Findings from the Qatar Quarterly Survey (QQS), an opinion-monitoring poll conducted by Qatar University’s Social and Economic Survey Research Institute (SESRI), suggest that social and economic optimism is high among Qataris, high-income and low-income expatriates.
The survey formed part of the first round of telephone surveys conducted by the QQS, the Institute’s new initiative that solicits feedback from nationals, high-income and low-income expatriates to gauge attitudes and views on matters of public importance.
In the survey polling around 1,600 respondents, Qatari citizens presented the highest ratings (90.4) in consumer confidence (Qatar Consumer Confidence Index, which is computed from answers given by the survey’s respondents), followed by high-income (86.7) and low-income expatriates (84.5).
The Qatar Consumer Confidence Index is an indicator of the degree of optimism or pessimism that consumers express with respect to their personal financial situation and to the overall state of the economy, affecting their expenditures. A higher consumer confidence index is generally associated with more consumer purchases and economic expansion.
When asked to evaluate their current financial condition and share their future economic expectations, respondents’ answers revealed an upward trend, indicating relative financial security and optimistic prospects for the future.On their current economic conditions, Qatari citizens rated 85.5, high-income 78.0, and low-income expatriates 73.6. The survey also revealed optimism for future economic conditions, with Qatari citizens rated 92.0, high-income 89.5 and low-income expatriates 88.2.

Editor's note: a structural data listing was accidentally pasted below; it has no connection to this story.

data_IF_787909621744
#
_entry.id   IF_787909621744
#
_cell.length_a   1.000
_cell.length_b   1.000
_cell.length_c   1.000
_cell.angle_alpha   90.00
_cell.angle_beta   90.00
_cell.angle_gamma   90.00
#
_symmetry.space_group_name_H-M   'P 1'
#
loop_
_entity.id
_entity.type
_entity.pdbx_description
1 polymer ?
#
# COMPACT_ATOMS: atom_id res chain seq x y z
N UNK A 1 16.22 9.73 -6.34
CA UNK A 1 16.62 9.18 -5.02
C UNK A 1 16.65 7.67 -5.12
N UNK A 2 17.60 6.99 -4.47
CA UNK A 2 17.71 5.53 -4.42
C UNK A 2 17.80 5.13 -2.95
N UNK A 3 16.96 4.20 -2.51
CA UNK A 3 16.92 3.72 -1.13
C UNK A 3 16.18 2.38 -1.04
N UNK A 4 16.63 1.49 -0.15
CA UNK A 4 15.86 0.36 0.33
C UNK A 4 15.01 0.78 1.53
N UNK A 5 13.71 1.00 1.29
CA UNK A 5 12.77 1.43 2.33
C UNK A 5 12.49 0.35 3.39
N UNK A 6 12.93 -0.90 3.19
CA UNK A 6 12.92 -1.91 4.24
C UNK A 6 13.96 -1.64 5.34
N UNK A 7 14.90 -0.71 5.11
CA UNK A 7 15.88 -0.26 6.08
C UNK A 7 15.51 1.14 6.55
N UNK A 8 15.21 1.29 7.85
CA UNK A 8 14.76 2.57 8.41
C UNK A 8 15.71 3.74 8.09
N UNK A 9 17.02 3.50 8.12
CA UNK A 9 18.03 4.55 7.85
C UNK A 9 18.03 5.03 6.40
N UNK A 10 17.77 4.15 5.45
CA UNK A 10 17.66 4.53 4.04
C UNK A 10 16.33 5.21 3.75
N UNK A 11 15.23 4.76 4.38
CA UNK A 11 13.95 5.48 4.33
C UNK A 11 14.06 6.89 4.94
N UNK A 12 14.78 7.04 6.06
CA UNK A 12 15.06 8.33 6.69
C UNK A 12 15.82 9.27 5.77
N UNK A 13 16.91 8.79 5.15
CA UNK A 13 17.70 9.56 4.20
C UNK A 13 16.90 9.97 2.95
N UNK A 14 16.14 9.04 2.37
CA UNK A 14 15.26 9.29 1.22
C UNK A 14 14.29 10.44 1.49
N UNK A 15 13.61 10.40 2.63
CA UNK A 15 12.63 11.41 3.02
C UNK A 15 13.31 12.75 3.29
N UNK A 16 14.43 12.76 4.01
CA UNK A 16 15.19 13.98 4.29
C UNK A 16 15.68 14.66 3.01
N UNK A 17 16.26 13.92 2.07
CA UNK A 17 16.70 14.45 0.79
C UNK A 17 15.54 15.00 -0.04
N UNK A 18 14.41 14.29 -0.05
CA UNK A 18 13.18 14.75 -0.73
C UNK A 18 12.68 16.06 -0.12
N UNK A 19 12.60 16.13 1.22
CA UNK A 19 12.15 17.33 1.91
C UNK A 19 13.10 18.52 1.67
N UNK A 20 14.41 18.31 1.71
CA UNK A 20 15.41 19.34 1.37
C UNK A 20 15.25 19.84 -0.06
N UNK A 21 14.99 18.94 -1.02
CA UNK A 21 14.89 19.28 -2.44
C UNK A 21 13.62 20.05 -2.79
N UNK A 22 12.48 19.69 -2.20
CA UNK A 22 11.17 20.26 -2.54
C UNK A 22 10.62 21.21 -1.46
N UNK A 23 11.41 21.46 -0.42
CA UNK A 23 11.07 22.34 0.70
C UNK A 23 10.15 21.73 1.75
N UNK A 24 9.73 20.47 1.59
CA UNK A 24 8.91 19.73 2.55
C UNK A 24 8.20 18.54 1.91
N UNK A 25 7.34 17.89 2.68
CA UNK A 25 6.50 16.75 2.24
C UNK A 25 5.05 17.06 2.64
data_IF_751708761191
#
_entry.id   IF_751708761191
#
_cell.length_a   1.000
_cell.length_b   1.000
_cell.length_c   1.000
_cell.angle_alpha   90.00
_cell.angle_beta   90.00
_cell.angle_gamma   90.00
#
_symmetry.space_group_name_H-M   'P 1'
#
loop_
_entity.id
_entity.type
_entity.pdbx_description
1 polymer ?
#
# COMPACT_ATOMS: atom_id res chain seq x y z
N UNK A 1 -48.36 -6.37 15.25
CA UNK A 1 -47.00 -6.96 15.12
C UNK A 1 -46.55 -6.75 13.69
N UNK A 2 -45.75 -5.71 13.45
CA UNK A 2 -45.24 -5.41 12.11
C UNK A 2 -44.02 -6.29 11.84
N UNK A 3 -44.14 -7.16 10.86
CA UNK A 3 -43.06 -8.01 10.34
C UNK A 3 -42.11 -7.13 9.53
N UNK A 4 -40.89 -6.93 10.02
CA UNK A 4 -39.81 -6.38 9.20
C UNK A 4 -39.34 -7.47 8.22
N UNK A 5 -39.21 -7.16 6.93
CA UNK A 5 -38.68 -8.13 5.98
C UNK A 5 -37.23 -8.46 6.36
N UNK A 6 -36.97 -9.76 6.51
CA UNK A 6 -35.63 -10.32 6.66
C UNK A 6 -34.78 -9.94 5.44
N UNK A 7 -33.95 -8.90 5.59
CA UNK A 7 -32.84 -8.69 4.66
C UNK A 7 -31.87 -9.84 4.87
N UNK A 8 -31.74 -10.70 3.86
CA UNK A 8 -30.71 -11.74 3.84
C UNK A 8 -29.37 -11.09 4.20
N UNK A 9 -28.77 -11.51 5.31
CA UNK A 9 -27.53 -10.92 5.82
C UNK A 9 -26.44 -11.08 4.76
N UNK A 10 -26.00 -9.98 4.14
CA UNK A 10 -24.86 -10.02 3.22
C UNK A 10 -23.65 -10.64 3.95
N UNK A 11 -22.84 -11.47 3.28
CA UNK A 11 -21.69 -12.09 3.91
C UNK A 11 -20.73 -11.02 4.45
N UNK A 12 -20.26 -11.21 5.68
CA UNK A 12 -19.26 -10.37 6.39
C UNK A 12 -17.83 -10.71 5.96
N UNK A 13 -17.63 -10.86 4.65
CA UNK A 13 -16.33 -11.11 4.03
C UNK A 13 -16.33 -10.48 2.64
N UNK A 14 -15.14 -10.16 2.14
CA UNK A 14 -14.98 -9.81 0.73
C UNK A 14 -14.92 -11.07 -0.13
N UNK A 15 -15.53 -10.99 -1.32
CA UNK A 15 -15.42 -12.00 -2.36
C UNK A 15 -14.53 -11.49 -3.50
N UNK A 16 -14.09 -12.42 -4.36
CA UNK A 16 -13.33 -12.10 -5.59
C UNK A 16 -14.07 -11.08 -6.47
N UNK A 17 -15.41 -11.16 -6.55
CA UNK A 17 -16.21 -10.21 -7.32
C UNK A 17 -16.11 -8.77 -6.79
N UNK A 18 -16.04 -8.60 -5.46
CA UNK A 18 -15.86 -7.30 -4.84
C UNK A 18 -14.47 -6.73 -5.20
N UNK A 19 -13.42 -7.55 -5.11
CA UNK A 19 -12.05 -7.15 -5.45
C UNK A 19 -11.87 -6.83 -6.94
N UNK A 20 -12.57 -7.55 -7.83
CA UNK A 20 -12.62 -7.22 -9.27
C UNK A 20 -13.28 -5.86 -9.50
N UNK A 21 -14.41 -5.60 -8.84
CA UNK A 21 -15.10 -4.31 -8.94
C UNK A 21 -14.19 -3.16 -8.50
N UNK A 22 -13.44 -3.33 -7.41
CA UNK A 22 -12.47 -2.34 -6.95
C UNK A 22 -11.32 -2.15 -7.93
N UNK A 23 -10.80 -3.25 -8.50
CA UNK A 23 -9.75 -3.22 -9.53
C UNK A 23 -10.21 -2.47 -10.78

Respondents indicated a positive outlook when rating Qatar as a place to live now, one year ago, and one year from now. Ratings were based on a scale from 0 to 100, with 0 representing the worst place to live, and 100 the best place to live.
One-year-ago ratings showed 84 for Qatari citizens, 75 for high-income and 69 for low-income expatriates. Current-year ratings showed 92 for Qatari citizens, 79 for high-income and 77 for low-income expatriates. Year-ahead ratings showed 94 for Qatari citizens, 85 for high-income and 84 for low-income expatriates.
Commenting on the findings SESRI director and Associate VP for Research Dr.Darwish Alemadi said: “The survey seeks to quantify anecdotal sentiments among the residents of Qatar. Its findings will greatly benefit key business figures and policymakers nationwide”.
SESRI’s head of research and QQS principal investigator Dr. Abdoulaye Diop, said that the findings “mark the beginning of an ongoing series of surveys that aim to monitor and compare economic and social perceptions over time. The indices will serve as a benchmark for upcoming surveys.”